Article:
# tsp_descent Traveling Salesman Problem Solution by Descent

tsp_descent, a MATLAB program which solves small versions of the traveling salesman problem, using a descent method.

The user must prepare a file beforehand, containing the city-to-city distances. The program will request the name of this file, and then read it in as a matrix d. An example of such a file is:

```        0  3  4  2  7
3  0  4  6  3
4  4  0  5  8
2  6  5  0  6
7  3  8  6  0
```
The distance file d should be square, symmetric, and have a zero diagonal.

A tour of n cities can be represented as a permutation p on the integers 1 through n. The cost of the tour, that is, the length, is the sum

```        cost = sum ( 1 <= i <= n ) ( d(p(i),p(i+1)) )
```
where p(n+1) is understood to mean p(1).

Given a permutation p, we can consider a variation p2 of p by selecting two indices i1 and i2, with i1 <= i2, and constructing a tour in which the ordering of cities between steps i1 and i2 is reversed.

```        p2 = [ p(1:i1-1), p(i2:-1:i1), p(i2+1:n) ]
```

We can consider a variation p2 of p by selecting two indices i1 and i2, with i1 <= i2, and constructing a tour in which we jump directly from i1 to i2, then traverse the cities between i2 and i1 in reverse order, and then resume the original tour, which we call a transposition of the tour.

```        p3 = [ p(1:i1), p(i2), p(i2-1:-1:i1+1), p(i2+1:n) ];
```

Starting with a random choice for p, we can generate random reversals and transpositions. The current value of p is replaced whenever a variation is seen to have a lower cost. By repeating this process, a sequence of tours is produced of successively lower cost. It is hoped that this process will find a good tour, if not the best.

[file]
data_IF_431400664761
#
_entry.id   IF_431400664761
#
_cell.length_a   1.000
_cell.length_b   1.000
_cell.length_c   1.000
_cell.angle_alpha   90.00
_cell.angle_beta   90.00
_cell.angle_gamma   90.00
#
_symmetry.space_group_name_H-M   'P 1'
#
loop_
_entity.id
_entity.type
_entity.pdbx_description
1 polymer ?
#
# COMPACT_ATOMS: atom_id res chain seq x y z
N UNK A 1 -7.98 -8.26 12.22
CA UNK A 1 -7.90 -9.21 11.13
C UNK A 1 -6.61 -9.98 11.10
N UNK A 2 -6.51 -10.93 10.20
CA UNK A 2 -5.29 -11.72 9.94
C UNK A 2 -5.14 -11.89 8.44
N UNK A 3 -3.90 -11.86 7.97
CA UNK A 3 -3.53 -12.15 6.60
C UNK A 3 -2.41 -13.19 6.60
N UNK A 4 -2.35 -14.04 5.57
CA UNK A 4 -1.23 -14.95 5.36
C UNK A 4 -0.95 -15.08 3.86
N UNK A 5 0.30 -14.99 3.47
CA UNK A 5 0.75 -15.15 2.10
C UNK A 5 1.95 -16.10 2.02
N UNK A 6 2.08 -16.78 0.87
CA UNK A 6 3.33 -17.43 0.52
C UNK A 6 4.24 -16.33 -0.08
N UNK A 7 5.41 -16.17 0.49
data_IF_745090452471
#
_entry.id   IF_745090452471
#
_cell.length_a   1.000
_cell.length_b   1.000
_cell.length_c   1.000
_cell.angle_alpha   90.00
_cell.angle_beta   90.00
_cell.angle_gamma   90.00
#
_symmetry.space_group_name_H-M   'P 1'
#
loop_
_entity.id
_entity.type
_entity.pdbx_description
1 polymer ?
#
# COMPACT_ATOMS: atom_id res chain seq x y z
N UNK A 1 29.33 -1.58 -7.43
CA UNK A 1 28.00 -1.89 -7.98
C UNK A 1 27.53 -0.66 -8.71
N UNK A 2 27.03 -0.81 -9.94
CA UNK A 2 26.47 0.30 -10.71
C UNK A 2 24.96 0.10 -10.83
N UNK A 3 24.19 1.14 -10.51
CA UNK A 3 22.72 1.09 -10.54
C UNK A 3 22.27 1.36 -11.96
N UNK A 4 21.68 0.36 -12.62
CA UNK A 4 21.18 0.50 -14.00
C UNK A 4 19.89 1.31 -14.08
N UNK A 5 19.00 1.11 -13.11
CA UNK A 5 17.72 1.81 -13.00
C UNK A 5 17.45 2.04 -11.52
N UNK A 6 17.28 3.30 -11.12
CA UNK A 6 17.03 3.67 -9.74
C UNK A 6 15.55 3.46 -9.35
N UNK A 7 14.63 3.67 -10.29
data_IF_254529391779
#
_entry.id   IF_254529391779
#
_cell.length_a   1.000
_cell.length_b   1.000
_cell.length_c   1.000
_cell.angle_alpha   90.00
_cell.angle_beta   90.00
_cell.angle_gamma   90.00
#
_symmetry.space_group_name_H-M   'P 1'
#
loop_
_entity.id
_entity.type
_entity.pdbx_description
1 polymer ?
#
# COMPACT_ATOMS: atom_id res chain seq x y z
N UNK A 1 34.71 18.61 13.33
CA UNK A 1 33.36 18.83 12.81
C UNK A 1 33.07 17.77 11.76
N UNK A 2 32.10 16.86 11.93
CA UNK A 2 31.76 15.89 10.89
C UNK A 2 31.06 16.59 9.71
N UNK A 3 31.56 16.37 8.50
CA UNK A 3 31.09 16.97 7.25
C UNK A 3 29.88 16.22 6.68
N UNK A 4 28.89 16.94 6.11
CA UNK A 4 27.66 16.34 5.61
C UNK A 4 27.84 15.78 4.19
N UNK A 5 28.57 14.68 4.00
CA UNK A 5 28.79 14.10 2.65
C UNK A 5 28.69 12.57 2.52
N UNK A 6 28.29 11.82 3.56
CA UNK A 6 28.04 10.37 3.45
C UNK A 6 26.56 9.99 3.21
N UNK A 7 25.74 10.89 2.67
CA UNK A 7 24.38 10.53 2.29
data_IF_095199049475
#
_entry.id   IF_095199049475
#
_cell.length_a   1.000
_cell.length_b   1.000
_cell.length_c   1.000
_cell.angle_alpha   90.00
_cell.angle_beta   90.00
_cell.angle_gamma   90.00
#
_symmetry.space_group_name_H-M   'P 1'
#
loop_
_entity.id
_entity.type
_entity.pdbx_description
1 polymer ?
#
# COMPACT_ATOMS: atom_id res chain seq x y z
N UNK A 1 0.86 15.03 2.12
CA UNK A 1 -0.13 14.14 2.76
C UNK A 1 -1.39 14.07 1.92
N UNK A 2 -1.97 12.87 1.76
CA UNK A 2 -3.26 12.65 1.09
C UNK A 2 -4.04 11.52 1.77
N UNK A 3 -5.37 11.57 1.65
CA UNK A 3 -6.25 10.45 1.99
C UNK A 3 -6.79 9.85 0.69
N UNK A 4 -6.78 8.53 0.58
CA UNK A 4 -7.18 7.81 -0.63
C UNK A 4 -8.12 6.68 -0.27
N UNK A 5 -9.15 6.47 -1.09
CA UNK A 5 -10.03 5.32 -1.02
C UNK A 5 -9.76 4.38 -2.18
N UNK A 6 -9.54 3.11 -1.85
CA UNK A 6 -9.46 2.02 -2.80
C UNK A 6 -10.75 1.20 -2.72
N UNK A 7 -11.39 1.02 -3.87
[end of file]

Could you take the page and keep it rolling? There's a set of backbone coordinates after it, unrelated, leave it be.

This program is set to check only a limited number of variations, currently set to 1000. Thus, it will return an "answer" relatively quickly, even for problems of 50 or 100 cities, where the search space of possible tours is unimaginably complex.

However, even for small problems, there is no guarantee that the tour that is returned is optimal, or even close to optimal. Even if it can be shown that no reversal or transposition can improve the tour that is returned, this may merely mean that the tour is a local minimum.

### Languages:

tsp_descent is available in a MATLAB version.

### Related Data and Programs:

CHANGE_MAKING, a MATLAB library which considers the change making problem, in which a given sum is to be formed using coins of various denominations.

CITIES, a MATLAB library which handles various problems associated with a set of "cities" on a map.

COMBINATION_LOCK, a MATLAB program which simulates the process of determining the secret combination of a lock.

PARTITION_PROBLEM, a MATLAB library which seeks solutions of the partition problem, splitting a set of integers into two subsets with equal sum.

SATISFY, a MATLAB program which demonstrates, for a particular circuit, an exhaustive search for solutions of the circuit satisfiability problem.

SUBSET_SUM, a MATLAB library which seeks solutions of the subset sum problem.

TSP, a dataset directory which contains test data for the traveling salesperson problem;

tsp_brute, a MATLAB program which reads a file of city-to-city distances and solves the traveling salesperson problem, using brute force.

tsp_greedy, a MATLAB program which reads a file of city-to-city distances, picks a starting city, and then successively visits the nearest unvisited city.

tsp_random, a MATLAB program which reads a file of city-to-city distances, and then randomly samples a number of possible tours, to quickly seek a tour of lower length.

### Reference:

1. Gerhard Reinelt,
TSPLIB - A Traveling Salesman Problem Library,
ORSA Journal on Computing,
Volume 3, Number 4, Fall 1991, pages 376-384.

### Source Code:

Last revised on 24 April 2019.